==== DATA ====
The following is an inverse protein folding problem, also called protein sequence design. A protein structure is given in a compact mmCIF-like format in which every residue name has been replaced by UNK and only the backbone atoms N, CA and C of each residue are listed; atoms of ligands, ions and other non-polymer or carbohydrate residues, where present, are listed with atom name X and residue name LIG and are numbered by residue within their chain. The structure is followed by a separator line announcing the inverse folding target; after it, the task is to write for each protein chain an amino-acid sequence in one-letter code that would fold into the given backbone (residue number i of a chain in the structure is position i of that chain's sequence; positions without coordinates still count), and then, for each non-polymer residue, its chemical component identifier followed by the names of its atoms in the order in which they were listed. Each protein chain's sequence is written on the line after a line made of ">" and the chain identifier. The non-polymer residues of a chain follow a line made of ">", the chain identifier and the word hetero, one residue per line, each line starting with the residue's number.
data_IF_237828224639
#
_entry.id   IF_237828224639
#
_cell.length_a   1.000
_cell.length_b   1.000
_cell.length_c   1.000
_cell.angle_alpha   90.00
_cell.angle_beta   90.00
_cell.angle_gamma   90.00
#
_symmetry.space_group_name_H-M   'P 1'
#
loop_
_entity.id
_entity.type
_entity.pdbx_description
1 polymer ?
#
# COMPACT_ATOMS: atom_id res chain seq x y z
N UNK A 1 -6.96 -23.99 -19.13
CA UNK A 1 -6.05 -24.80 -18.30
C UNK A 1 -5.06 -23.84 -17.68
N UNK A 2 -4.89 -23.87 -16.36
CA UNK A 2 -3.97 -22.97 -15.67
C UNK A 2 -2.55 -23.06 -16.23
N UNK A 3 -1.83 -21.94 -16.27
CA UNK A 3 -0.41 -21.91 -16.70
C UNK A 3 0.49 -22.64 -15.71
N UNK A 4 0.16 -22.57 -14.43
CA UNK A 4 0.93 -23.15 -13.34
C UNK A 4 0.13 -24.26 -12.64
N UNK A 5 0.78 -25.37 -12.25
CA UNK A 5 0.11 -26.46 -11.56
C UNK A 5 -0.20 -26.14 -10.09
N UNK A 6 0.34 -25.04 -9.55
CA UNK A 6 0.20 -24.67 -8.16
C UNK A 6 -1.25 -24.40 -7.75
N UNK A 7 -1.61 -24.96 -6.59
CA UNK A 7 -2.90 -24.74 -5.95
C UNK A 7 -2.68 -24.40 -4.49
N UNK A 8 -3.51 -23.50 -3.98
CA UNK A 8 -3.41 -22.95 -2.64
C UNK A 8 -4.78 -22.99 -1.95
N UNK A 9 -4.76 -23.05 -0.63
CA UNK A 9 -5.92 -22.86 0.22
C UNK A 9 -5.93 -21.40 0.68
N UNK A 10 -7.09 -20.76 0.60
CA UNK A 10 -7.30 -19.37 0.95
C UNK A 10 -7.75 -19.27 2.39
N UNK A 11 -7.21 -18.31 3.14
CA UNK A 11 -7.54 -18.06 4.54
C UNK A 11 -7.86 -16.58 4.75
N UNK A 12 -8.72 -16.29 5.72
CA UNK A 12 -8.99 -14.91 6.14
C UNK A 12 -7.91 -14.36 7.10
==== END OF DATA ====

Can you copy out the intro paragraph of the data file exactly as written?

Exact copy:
The following is an inverse protein folding problem, also called protein sequence design. A protein structure is given in a compact mmCIF-like format in which every residue name has been replaced by UNK and only the backbone atoms N, CA and C of each residue are listed; atoms of ligands, ions and other non-polymer or carbohydrate residues, where present, are listed with atom name X and residue name LIG and are numbered by residue within their chain. The structure is followed by a separator line announcing the inverse folding target; after it, the task is to write for each protein chain an amino-acid sequence in one-letter code that would fold into the given backbone (residue number i of a chain in the structure is position i of that chain's sequence; positions without coordinates still count), and then, for each non-polymer residue, its chemical component identifier followed by the names of its atoms in the order in which they were listed. Each protein chain's sequence is written on the line after a line made of ">" and the chain identifier. The non-polymer residues of a chain follow a line made of ">", the chain identifier and the word hetero, one residue per line, each line starting with the residue's number.